The New York Times is my lover

My life, as written by Susan Sontag circa 1958:

“The only transformation that interests me is a total transformation — however minute. I want the encounter with a person or a work of art to change everything.”

“On Keeping a Journal. Superficial to understand the journal as just a receptacle for one’s private, secret thoughts — like a confidante who is deaf, dumb and illiterate. In the journal I do not just express myself more openly than I could to any person; I create myself.

The journal is a vehicle for my sense of selfhood. It represents me as emotionally and spiritually independent. Therefore (alas) it does not simply record my actual, daily life but rather — in many cases — offers an alternative to it.”

“Nothing prevents me from being a writer except laziness. A good writer.”

“Sexuality is the paradigm. Before, my sexuality was horizontal, an infinite line capable of being infinitely subdivided. Now it is vertical; it is up and over, or nothing.”

“I must help I. to write. And if I write, too, it will stop this uselessness of just sitting and staring

at her and begging her to love me again.

. . .

It hurts then to love. It’s like giving yourself

to be flayed and knowing that at any moment the other person may just walk off with your skin.”

“I want to be able to be alone, to find it nourishing — not just a waiting.”

“My desire to write is connected with my homosexuality. I need the identity as a weapon, to match the weapon that society has against me.”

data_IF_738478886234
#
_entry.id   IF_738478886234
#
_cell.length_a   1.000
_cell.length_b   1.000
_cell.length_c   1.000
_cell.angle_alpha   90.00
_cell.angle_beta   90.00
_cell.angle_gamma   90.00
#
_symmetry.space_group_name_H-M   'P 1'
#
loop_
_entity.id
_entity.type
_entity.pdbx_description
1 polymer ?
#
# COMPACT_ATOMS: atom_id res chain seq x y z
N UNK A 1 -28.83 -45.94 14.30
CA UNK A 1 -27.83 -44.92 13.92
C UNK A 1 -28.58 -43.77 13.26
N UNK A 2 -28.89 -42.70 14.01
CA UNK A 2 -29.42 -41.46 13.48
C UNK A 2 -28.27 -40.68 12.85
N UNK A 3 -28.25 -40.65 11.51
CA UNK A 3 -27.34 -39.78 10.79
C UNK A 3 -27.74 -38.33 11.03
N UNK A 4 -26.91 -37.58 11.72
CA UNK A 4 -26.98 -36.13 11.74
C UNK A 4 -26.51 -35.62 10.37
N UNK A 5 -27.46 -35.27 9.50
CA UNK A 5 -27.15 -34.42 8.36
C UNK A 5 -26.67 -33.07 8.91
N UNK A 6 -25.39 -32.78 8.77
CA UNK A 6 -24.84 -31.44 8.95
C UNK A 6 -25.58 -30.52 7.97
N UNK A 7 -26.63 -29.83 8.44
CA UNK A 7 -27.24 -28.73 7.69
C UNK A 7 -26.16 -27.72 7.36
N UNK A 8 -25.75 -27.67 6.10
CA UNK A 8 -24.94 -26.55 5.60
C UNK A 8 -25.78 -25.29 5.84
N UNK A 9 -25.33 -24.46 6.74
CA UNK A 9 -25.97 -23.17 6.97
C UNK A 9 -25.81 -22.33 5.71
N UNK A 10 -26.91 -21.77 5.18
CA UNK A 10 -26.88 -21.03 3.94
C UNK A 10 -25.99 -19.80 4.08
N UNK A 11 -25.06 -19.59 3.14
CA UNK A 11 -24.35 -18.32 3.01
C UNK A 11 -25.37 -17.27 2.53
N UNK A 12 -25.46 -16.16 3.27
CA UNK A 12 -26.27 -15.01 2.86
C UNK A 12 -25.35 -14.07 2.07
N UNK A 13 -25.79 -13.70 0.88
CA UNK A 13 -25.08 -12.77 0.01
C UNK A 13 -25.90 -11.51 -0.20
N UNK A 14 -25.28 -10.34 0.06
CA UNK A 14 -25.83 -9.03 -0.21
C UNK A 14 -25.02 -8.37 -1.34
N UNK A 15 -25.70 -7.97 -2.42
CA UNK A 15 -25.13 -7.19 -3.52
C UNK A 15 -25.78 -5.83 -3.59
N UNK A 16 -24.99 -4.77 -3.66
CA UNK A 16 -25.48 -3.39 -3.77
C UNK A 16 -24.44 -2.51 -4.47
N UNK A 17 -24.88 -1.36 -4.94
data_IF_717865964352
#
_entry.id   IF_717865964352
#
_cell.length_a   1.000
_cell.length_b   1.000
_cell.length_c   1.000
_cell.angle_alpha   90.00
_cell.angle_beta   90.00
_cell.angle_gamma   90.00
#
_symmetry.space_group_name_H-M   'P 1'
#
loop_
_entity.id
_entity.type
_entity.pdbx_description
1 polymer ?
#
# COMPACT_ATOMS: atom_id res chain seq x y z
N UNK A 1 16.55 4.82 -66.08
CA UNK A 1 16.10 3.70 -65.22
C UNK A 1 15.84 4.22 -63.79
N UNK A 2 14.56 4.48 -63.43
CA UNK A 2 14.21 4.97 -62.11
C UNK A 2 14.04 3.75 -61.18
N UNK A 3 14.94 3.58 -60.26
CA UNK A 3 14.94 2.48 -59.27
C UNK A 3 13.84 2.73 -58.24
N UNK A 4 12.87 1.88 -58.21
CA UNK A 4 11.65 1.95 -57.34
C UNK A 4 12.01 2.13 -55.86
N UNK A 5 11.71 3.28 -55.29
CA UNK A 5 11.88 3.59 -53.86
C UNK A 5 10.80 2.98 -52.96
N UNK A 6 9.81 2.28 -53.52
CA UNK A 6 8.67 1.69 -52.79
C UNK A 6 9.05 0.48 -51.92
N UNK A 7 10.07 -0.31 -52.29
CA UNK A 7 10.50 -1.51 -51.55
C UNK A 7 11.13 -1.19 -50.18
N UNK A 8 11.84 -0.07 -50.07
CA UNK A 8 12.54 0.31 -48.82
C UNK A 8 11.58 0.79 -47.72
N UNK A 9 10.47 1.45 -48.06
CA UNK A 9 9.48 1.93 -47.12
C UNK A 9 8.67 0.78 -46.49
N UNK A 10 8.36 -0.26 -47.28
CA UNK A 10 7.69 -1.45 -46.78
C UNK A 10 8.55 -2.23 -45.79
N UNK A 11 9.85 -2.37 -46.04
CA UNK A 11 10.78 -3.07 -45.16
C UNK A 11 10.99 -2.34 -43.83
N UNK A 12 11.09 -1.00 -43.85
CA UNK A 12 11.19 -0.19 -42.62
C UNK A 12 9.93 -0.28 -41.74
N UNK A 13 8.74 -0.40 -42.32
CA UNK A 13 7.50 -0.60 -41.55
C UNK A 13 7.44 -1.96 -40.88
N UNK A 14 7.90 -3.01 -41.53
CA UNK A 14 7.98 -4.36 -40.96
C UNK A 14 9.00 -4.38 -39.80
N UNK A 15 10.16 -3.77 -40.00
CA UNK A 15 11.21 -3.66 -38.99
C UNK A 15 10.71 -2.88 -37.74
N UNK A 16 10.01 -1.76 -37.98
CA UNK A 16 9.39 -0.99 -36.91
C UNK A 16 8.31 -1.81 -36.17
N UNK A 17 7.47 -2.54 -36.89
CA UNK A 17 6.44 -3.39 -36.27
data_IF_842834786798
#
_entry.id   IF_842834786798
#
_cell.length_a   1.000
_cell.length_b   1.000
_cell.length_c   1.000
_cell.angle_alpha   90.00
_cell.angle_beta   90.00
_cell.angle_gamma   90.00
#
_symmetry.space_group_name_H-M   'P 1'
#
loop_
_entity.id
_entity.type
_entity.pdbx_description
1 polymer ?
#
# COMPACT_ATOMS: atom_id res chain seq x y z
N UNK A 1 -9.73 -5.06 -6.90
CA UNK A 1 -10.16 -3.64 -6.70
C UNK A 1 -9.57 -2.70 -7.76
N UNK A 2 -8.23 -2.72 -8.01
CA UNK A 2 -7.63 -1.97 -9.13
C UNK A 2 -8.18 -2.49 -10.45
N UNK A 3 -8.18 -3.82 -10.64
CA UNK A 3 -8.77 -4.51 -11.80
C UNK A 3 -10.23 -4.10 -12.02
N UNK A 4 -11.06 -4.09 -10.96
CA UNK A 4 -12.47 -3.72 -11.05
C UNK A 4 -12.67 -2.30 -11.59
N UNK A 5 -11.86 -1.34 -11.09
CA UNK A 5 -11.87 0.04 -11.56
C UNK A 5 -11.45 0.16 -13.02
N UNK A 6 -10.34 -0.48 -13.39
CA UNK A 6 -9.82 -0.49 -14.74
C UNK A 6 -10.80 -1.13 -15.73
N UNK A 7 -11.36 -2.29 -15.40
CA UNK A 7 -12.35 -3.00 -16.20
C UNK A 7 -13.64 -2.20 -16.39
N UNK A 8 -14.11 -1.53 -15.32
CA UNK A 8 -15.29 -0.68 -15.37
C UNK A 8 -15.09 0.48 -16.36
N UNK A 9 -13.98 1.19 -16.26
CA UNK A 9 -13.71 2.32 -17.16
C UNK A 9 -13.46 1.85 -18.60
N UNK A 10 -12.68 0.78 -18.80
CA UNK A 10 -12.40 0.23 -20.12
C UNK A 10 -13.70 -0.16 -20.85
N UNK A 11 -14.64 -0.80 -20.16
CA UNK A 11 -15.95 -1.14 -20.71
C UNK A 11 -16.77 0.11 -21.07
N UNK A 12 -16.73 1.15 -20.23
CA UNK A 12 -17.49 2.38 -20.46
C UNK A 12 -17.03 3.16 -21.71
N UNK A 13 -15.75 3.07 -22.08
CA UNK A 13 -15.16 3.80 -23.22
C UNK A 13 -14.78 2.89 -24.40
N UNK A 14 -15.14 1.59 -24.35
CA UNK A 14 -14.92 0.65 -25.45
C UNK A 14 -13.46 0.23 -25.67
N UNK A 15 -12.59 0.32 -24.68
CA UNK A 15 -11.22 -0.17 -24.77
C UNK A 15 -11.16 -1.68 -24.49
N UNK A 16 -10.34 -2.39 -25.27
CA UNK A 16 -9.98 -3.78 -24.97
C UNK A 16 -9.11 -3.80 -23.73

“My faults:

— to censor [sic] others for my own vices

— to make my friendships into love affairs

— to ask that love include (and exclude) all”

“I like to feel dumb. That’s how I know there’s more in the world than me.”

“Why is writing important? Mainly, out of egotism, I suppose. Because I want to be that persona, a writer, and not because there is something I must say.”

“There is no stasis. To stand still is to fall away from the truth; the inner life dims and flickers, starts to go out, as soon as one tries to hold fast. It’s like trying to make this breath serve for the next one, or making today’s dinner do the work of next Wednesday’s as well.. . .Truth rides the arrow of time.”

“I discover, say, three-fours through something I’m writing that it is mediocre, inferior. I reply that I feel good and plow on to the end. I’m discharging the mediocre in myself.”

“My love wants to incorporate her totally, to eat her. My love is selfish.”

“The orgasm focuses. I lust to write. The coming of the orgasm is not the salvation but, more, the birth of my ego. I cannot write until I find my ego. The only kind of writer I could be is the kind who exposes himself.. . .To write is to spend oneself, to gamble oneself. But up to now I have not even liked the sound of my own name. To write, I must love my name. The writer is in love with himself. . .and makes his books out of that meeting and that violence.”

“I come each night around 2:00 or 3:00. The N.Y. Times is my lover.”


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